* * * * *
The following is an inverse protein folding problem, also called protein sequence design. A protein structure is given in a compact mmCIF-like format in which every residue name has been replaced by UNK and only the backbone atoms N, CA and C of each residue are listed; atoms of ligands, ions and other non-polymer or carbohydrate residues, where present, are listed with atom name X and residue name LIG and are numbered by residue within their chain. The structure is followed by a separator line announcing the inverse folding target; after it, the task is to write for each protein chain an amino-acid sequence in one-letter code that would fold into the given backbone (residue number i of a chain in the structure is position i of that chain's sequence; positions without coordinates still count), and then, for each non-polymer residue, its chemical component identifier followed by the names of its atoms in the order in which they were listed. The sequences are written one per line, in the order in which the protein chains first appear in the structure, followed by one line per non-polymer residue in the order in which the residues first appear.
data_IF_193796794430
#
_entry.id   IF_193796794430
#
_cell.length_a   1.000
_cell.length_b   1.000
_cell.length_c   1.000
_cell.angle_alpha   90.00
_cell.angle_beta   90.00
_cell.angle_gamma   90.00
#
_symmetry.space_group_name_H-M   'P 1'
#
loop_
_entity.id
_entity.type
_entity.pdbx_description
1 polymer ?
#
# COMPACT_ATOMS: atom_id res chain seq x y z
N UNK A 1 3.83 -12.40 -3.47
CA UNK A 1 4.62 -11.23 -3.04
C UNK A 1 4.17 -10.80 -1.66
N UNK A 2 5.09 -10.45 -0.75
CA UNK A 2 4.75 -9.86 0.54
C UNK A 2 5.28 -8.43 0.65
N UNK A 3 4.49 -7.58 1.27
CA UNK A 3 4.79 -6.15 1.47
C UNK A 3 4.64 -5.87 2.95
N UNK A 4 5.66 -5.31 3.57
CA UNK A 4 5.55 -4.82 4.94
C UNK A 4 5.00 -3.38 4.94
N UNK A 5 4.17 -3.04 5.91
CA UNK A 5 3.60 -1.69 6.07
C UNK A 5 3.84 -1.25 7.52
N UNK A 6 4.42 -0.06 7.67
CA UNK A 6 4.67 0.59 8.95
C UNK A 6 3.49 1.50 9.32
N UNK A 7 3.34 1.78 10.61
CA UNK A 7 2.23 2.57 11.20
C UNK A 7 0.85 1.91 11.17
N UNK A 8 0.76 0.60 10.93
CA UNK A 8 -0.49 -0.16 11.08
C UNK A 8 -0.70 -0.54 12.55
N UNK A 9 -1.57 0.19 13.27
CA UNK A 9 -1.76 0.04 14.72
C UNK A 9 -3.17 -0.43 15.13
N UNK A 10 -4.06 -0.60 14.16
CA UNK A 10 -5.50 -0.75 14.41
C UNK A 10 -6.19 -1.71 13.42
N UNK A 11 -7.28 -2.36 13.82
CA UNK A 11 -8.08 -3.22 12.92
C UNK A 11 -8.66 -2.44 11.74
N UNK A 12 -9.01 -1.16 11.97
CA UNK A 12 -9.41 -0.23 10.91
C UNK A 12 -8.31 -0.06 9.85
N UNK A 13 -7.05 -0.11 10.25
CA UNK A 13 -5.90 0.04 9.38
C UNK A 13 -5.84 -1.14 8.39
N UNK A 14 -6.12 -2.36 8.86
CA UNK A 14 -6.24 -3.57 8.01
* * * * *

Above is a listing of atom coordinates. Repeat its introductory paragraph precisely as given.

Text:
The following is an inverse protein folding problem, also called protein sequence design. A protein structure is given in a compact mmCIF-like format in which every residue name has been replaced by UNK and only the backbone atoms N, CA and C of each residue are listed; atoms of ligands, ions and other non-polymer or carbohydrate residues, where present, are listed with atom name X and residue name LIG and are numbered by residue within their chain. The structure is followed by a separator line announcing the inverse folding target; after it, the task is to write for each protein chain an amino-acid sequence in one-letter code that would fold into the given backbone (residue number i of a chain in the structure is position i of that chain's sequence; positions without coordinates still count), and then, for each non-polymer residue, its chemical component identifier followed by the names of its atoms in the order in which they were listed. The sequences are written one per line, in the order in which the protein chains first appear in the structure, followed by one line per non-polymer residue in the order in which the residues first appear.